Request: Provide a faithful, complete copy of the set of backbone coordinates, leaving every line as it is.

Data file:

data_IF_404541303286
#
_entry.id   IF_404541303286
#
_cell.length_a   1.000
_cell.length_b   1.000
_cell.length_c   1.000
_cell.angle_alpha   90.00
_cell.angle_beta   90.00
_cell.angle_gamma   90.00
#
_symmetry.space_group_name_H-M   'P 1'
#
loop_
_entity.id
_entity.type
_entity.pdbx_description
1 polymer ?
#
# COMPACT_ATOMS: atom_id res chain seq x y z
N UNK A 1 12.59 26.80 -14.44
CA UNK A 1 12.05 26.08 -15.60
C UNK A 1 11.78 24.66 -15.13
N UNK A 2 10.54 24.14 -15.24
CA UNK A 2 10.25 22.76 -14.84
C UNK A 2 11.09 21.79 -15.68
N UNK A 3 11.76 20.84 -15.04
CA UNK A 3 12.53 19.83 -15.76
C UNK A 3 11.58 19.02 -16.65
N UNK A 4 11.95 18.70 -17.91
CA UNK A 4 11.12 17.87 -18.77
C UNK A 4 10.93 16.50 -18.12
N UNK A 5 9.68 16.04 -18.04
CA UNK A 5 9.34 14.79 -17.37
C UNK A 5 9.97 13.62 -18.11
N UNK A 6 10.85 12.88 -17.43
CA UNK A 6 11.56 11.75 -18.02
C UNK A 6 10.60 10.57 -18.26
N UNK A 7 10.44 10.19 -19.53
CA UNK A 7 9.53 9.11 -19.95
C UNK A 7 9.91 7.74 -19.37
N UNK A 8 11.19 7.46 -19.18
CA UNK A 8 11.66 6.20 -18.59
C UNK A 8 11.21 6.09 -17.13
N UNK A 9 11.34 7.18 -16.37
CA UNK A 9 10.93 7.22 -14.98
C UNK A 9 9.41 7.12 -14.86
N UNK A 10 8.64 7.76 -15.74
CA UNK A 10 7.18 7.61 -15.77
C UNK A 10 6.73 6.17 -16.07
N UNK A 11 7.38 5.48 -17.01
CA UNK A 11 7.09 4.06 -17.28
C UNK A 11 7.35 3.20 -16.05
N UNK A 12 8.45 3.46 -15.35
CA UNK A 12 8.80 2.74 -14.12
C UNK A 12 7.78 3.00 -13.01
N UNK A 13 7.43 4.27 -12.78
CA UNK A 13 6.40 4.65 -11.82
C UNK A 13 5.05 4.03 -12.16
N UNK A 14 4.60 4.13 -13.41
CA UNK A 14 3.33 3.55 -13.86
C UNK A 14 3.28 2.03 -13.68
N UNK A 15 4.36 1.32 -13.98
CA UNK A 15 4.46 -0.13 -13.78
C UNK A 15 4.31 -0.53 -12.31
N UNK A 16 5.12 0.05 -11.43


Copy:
data_IF_404541303286
#
_entry.id   IF_404541303286
#
_cell.length_a   1.000
_cell.length_b   1.000
_cell.length_c   1.000
_cell.angle_alpha   90.00
_cell.angle_beta   90.00
_cell.angle_gamma   90.00
#
_symmetry.space_group_name_H-M   'P 1'
#
loop_
_entity.id
_entity.type
_entity.pdbx_description
1 polymer ?
#
# COMPACT_ATOMS: atom_id res chain seq x y z
N UNK A 1 12.59 26.80 -14.44
CA UNK A 1 12.05 26.08 -15.60
C UNK A 1 11.78 24.66 -15.13
N UNK A 2 10.54 24.14 -15.24
CA UNK A 2 10.25 22.76 -14.84
C UNK A 2 11.09 21.79 -15.68
N UNK A 3 11.76 20.84 -15.04
CA UNK A 3 12.53 19.83 -15.76
C UNK A 3 11.58 19.02 -16.65
N UNK A 4 11.95 18.70 -17.91
CA UNK A 4 11.12 17.87 -18.77
C UNK A 4 10.93 16.50 -18.12
N UNK A 5 9.68 16.04 -18.04
CA UNK A 5 9.34 14.79 -17.37
C UNK A 5 9.97 13.62 -18.11
N UNK A 6 10.85 12.88 -17.43
CA UNK A 6 11.56 11.75 -18.02
C UNK A 6 10.60 10.57 -18.26
N UNK A 7 10.44 10.19 -19.53
CA UNK A 7 9.53 9.11 -19.95
C UNK A 7 9.91 7.74 -19.37
N UNK A 8 11.19 7.46 -19.18
CA UNK A 8 11.66 6.20 -18.59
C UNK A 8 11.21 6.09 -17.13
N UNK A 9 11.34 7.18 -16.37
CA UNK A 9 10.93 7.22 -14.98
C UNK A 9 9.41 7.12 -14.86
N UNK A 10 8.64 7.76 -15.74
CA UNK A 10 7.18 7.61 -15.77
C UNK A 10 6.73 6.17 -16.07
N UNK A 11 7.38 5.48 -17.01
CA UNK A 11 7.09 4.06 -17.28
C UNK A 11 7.35 3.20 -16.05
N UNK A 12 8.45 3.46 -15.35
CA UNK A 12 8.80 2.74 -14.12
C UNK A 12 7.78 3.00 -13.01
N UNK A 13 7.43 4.27 -12.78
CA UNK A 13 6.40 4.65 -11.82
C UNK A 13 5.05 4.03 -12.16
N UNK A 14 4.60 4.13 -13.41
CA UNK A 14 3.33 3.55 -13.86
C UNK A 14 3.28 2.03 -13.68
N UNK A 15 4.36 1.32 -13.98
CA UNK A 15 4.46 -0.13 -13.78
C UNK A 15 4.31 -0.53 -12.31
N UNK A 16 5.12 0.05 -11.43